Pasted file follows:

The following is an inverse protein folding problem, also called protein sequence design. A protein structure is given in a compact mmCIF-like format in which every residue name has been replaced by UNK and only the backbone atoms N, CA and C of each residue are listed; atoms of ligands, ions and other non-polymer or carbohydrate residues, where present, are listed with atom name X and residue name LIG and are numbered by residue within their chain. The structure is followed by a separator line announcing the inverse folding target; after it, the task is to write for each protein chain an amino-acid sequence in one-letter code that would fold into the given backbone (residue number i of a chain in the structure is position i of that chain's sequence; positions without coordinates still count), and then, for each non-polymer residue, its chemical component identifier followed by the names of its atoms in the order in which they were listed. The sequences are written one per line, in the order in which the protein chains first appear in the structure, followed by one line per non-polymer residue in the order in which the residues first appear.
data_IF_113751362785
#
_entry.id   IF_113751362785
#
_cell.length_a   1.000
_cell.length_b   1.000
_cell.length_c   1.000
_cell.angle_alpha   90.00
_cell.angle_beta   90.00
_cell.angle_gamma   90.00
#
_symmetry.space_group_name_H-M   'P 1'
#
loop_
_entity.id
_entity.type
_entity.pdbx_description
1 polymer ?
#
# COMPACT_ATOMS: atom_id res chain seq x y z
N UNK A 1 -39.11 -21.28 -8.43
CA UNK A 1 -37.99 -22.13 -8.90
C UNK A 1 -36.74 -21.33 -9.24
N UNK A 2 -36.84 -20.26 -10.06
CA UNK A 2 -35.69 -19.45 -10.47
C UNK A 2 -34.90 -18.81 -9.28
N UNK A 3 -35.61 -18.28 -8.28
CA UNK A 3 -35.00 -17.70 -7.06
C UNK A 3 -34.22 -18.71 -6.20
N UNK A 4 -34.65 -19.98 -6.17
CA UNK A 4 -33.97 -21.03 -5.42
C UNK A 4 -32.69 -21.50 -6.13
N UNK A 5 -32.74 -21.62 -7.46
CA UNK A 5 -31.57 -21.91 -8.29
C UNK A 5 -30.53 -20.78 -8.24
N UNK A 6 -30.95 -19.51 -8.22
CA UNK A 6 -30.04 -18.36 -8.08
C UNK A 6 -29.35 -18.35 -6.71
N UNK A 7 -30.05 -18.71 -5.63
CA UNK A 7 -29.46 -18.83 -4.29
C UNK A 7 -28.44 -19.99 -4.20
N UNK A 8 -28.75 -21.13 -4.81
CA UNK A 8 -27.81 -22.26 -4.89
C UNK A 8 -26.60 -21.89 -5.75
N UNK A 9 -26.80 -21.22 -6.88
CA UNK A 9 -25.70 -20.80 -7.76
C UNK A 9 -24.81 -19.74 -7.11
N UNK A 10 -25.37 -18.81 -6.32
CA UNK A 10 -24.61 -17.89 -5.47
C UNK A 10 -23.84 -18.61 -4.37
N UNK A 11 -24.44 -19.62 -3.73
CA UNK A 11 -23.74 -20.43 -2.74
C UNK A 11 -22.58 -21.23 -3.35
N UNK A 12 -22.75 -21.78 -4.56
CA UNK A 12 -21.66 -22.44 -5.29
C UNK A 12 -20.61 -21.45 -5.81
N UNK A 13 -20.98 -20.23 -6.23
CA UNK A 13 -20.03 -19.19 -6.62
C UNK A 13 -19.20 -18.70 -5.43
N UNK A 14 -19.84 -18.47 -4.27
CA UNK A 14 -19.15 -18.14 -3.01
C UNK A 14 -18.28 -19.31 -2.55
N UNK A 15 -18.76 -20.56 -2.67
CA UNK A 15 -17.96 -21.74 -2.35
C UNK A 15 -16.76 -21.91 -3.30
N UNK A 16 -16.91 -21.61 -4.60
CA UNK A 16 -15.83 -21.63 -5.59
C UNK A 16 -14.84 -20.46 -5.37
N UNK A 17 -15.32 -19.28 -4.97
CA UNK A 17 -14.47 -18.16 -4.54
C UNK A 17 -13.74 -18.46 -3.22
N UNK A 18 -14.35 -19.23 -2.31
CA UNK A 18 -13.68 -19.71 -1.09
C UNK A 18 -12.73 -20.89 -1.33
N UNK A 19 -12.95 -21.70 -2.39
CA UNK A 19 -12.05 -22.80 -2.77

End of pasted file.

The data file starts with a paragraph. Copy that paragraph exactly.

The following is an inverse protein folding problem, also called protein sequence design. A protein structure is given in a compact mmCIF-like format in which every residue name has been replaced by UNK and only the backbone atoms N, CA and C of each residue are listed; atoms of ligands, ions and other non-polymer or carbohydrate residues, where present, are listed with atom name X and residue name LIG and are numbered by residue within their chain. The structure is followed by a separator line announcing the inverse folding target; after it, the task is to write for each protein chain an amino-acid sequence in one-letter code that would fold into the given backbone (residue number i of a chain in the structure is position i of that chain's sequence; positions without coordinates still count), and then, for each non-polymer residue, its chemical component identifier followed by the names of its atoms in the order in which they were listed. The sequences are written one per line, in the order in which the protein chains first appear in the structure, followed by one line per non-polymer residue in the order in which the residues first appear.